New research: Hydrogen embrittlement in pipeline steel 

New research: Hydrogen embrittlement in pipeline steel 

In my research into advancing hydrogen as a green energy carrier, I found a new scientific research report (A review of gas phase inhibition of gaseous hydrogen embrittlement in pipeline steels) that delves into a critical challenge that dramatically affects the sector: hydrogen embrittlement (HE) in steel pipelines. 

HE poses a significant risk to the integrity of pipelines used for hydrogen transport, leading to premature failure. The report presents a nuanced analysis of gas phase inhibition as a strategy to mitigate this issue, focusing on the addition of small amounts of gases such as oxygen (O2), carbon monoxide (CO), and sulfur dioxide (SO2) to the hydrogen stream. It is one solution of many that have been suggested over the years.

Gas inhibitors reduce the risk of HE, thereby enhancing the safety and longevity of steel pipelines for hydrogen transport. This finding is particularly relevant as the world moves towards cleaner energy sources, and hydrogen infrastructure is expected to expand. 

However, the report also highlights a significant challenge in the field: the inconsistency of research outcomes, mainly attributed to the diverse mechanical testing methods employed across studies. This inconsistency underscores the necessity for a more standardised approach to evaluating the effectiveness of gas-phase inhibition.

To address this, the report advocates for adopting gas phase permeation studies. Such studies offer a quantifiable measure of inhibition effectiveness, providing a more reliable and standardised method for assessing the viability of gas phase inhibitors in preventing HE. This approach could be crucial in safely adapting existing natural gas pipelines for hydrogen transport, a critical step in transitioning to a hydrogen-based energy system.

The report sheds light on a promising method to mitigate a longstanding issue by bridging the gap between research inconsistencies and practical applications. It paves the way for a more systematic and reliable exploration of gas phase inhibition. This advancement is essential for ensuring the safe, efficient, and sustainable transport of hydrogen, marking a noteworthy stride towards realising hydrogen as a cornerstone of the future energy landscape.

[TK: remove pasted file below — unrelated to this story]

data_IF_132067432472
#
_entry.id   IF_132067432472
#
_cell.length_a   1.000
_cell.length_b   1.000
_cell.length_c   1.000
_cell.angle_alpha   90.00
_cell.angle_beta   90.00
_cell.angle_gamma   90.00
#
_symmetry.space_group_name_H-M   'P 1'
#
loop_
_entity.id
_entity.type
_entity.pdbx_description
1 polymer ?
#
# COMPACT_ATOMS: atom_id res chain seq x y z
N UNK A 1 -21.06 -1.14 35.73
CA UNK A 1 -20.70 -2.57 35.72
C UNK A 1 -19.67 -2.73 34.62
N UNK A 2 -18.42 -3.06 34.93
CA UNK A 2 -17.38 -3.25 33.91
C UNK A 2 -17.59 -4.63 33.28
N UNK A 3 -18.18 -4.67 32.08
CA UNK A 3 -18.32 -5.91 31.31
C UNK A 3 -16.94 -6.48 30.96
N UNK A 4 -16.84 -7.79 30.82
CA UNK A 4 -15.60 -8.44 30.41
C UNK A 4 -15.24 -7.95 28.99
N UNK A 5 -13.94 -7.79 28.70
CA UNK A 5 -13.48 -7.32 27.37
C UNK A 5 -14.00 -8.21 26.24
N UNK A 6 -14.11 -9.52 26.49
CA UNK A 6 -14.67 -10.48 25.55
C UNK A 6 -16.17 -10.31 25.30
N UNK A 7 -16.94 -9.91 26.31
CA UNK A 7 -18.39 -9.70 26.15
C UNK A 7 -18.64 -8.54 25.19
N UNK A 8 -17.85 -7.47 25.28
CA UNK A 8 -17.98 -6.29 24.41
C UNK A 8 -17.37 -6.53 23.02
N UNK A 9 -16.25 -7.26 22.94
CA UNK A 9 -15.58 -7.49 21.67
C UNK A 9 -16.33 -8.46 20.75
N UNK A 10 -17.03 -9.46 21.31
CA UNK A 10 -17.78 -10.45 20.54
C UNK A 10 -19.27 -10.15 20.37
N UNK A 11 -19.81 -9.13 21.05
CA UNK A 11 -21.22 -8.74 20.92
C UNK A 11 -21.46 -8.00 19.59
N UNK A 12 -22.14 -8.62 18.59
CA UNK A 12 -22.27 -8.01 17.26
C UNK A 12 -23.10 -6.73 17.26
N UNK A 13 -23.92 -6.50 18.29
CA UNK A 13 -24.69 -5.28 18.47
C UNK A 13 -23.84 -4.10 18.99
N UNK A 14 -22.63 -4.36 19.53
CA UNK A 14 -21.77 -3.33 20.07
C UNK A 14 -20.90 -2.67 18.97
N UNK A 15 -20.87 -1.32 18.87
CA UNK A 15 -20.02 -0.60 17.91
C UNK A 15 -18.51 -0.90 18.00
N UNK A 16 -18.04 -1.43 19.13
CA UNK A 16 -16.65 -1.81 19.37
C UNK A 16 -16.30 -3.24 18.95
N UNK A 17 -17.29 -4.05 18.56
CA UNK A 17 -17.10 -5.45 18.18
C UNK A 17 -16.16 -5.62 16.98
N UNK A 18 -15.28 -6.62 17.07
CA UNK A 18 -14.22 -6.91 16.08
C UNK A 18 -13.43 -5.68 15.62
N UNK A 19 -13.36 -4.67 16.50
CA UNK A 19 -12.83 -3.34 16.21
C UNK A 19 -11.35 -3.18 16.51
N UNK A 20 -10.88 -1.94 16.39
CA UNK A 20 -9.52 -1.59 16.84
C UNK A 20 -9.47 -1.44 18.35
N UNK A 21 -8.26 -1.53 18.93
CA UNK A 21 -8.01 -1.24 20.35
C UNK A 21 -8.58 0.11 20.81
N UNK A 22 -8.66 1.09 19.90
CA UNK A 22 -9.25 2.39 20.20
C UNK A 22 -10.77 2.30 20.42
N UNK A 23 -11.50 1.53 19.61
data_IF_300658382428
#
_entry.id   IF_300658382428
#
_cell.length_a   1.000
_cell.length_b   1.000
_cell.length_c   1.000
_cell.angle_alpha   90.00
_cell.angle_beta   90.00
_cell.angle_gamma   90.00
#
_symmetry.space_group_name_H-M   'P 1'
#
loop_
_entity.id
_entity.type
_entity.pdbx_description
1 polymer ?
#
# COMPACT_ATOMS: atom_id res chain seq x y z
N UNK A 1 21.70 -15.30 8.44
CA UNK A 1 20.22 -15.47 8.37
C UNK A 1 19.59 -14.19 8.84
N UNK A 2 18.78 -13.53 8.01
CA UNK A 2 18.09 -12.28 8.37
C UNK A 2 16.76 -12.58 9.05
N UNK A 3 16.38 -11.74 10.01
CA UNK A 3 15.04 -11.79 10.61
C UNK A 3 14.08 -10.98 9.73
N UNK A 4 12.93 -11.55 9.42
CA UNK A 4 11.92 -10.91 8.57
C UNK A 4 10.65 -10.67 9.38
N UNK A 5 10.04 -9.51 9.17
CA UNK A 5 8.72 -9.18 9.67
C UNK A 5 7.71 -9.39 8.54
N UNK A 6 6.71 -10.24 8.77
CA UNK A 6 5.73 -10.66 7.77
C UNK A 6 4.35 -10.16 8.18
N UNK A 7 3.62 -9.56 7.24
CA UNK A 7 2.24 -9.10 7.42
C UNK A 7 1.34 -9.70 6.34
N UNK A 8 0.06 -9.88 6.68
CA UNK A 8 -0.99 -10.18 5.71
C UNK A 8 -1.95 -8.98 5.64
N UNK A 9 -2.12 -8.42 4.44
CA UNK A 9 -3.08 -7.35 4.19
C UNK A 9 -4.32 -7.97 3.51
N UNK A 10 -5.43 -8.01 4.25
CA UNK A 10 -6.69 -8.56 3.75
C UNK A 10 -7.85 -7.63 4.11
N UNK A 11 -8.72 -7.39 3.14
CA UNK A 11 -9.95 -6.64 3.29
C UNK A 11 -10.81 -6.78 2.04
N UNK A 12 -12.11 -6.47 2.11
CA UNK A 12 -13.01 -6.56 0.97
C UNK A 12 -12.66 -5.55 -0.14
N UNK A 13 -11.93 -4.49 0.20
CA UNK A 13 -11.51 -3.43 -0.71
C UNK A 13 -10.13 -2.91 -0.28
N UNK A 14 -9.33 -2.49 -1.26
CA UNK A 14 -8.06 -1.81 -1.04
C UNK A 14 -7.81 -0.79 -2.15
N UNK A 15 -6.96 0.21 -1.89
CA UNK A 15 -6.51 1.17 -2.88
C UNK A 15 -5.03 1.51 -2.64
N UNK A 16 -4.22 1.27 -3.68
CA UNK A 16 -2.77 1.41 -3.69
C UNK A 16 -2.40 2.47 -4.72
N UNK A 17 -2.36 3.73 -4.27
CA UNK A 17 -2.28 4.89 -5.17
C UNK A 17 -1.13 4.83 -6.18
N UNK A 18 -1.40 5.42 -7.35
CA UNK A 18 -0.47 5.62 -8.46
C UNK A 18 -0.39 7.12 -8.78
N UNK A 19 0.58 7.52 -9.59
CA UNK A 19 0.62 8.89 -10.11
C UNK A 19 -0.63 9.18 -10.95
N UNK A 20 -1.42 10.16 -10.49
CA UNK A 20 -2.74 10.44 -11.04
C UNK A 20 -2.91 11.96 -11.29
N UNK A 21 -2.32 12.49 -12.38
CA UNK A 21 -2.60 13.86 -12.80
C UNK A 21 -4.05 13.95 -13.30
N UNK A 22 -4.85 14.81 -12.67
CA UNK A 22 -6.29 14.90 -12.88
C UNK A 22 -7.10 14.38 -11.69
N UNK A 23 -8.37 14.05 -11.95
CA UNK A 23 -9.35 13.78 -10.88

The report also highlights that the industry continues to need help solving the issue of hydrogen embrittlement (HE) in the quest for sustainable hydrogen energy. HE in steel pipelines continues to be a significant hurdle, threatening the integrity and safety of hydrogen transport infrastructure.  

But there is another solution…

The innovative minds at Triton Hydrogen have introduced Tritonex, a groundbreaking solution that addresses this challenge head-on. As the world’s first ISO 17081:2014 certified Hydrogen Barrier Coating, Tritonex boasts zero percent hydrogen permeation, marking a revolutionary advancement in the sector.

Tritonex’s nano-technology coating is hailed for its ability to shield against HE, diffusion, degradation, and corrosion, thereby enhancing the longevity and safety of hydrogen pipelines. This innovative protection aligns with the global push towards sustainable energy utilisation. It significantly reduces total ownership costs across the hydrogen value chain, making hydrogen operations more economically viable. 

Moreover, Tritonex offers unprecedented design freedom, opening up new possibilities in material and design choices that can reduce carbon footprints and improve operational efficiency.

The introduction of Tritonex by Triton Hydrogen is creating a buzz among experts worldwide, offering a versatile, non-toxic, and environmentally friendly solution with unmatched anti-corrosion properties. It’s a testament to the company’s commitment to enhancing efficiency and embracing sustainability in the hydrogen industry, setting a new standard for safety and sustainability in hydrogen transport.

Read the full report:

A review of gas phase inhibition of gaseous hydrogen embrittlement in pipeline steels

International Journal of Hydrogen Energy, 26 February 2024

Maximilian Röthig a,, Joshua Hoschke a, Clotario Tapia a,b, Jeffrey Venezuela a, Andrej Atrens a,

School of Mechanical and Mining Engineering, Centre for Advanced Materials Processing and Manufacturing (AMPAM), The University of Queensland, St Lucia, Brisbane, Australia

Faculty of Mechanical Engineering and Production Science, Escuela Superior Politécnica del Litoral (ESPOL), Guayaquil, Ecuador